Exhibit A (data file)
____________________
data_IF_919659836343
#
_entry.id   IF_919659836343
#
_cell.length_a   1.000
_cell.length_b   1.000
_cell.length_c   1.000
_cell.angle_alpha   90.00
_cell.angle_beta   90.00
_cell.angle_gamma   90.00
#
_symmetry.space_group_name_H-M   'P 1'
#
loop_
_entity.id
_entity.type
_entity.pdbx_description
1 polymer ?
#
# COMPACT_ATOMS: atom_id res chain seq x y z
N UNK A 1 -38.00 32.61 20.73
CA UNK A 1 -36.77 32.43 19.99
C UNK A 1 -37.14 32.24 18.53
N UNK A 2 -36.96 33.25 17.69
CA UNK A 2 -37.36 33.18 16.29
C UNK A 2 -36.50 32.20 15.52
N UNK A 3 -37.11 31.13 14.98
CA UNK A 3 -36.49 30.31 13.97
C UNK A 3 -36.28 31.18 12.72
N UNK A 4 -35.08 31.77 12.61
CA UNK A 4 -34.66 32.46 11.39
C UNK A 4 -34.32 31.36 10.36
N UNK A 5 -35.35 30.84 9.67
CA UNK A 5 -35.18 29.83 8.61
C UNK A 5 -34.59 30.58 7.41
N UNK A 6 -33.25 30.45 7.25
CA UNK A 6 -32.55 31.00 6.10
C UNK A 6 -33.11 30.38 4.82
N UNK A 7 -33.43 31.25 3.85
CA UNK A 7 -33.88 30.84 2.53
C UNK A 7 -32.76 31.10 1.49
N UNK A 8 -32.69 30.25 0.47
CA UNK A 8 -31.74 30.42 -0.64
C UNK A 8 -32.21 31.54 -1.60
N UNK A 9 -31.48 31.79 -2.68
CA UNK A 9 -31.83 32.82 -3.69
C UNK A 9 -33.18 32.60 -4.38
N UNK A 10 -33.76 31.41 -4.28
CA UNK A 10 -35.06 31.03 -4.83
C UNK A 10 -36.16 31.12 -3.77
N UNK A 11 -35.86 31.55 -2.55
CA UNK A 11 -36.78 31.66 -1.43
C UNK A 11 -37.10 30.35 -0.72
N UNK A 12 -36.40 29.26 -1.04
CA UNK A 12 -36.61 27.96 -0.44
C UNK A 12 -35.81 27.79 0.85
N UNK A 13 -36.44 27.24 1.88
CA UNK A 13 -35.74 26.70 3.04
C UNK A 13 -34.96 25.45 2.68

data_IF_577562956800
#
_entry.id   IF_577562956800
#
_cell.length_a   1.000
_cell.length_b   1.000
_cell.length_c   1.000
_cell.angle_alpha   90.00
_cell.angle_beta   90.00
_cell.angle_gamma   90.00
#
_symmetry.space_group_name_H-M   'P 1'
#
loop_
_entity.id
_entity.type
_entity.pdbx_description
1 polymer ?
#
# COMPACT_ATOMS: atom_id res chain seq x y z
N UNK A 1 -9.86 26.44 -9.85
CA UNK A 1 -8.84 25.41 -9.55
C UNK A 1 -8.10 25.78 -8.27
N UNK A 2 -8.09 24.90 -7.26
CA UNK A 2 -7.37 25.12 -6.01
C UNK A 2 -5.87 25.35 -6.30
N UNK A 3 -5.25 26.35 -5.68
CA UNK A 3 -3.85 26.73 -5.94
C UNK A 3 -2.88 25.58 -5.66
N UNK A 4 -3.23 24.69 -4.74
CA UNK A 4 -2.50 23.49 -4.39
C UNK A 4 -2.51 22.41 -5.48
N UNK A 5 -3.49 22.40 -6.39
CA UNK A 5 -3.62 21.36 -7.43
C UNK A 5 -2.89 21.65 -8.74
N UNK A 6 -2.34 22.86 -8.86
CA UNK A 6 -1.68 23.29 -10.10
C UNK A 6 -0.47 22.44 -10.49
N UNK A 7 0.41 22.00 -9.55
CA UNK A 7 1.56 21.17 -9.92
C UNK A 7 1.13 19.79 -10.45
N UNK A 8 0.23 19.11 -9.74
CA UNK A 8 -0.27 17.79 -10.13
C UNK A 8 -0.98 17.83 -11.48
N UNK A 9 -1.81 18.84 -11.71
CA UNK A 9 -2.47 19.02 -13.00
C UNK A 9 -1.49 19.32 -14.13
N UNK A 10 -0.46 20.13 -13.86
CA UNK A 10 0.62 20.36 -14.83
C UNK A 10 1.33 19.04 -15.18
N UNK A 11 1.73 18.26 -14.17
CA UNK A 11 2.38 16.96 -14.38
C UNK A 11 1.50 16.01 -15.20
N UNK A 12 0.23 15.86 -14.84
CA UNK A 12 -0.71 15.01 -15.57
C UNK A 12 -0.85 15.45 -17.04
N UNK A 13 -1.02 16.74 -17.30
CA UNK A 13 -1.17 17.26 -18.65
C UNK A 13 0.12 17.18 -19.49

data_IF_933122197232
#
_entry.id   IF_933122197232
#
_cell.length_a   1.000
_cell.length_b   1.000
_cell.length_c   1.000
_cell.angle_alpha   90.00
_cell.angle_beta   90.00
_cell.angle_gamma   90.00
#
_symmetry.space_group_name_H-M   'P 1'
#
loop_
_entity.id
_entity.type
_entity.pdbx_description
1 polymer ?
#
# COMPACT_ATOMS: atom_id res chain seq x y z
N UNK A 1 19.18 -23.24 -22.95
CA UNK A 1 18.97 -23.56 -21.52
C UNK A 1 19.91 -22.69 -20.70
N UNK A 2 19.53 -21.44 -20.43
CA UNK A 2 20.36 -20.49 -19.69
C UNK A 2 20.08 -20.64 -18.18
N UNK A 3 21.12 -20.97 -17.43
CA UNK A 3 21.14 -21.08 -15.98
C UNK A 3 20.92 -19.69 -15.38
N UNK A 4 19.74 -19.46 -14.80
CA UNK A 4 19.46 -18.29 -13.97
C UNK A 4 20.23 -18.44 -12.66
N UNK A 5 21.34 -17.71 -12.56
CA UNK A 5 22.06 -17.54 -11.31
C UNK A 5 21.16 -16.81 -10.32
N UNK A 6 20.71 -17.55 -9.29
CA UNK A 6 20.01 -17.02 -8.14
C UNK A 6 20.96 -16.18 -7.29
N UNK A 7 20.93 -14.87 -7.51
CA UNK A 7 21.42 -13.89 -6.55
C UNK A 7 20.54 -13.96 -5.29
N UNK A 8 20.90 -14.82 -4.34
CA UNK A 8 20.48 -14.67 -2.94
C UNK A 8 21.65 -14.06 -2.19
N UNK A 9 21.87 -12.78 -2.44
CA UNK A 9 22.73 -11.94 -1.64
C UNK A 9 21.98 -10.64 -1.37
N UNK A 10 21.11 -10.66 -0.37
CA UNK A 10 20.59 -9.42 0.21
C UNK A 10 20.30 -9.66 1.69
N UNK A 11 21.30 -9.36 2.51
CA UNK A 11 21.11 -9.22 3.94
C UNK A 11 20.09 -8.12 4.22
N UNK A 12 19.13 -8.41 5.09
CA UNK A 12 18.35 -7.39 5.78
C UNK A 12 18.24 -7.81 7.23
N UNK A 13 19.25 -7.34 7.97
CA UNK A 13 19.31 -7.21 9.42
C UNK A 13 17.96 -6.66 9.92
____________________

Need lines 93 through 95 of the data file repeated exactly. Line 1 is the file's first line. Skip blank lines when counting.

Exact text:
CA UNK A 5 -3.62 21.36 -7.43
C UNK A 5 -2.89 21.65 -8.74
N UNK A 6 -2.34 22.86 -8.86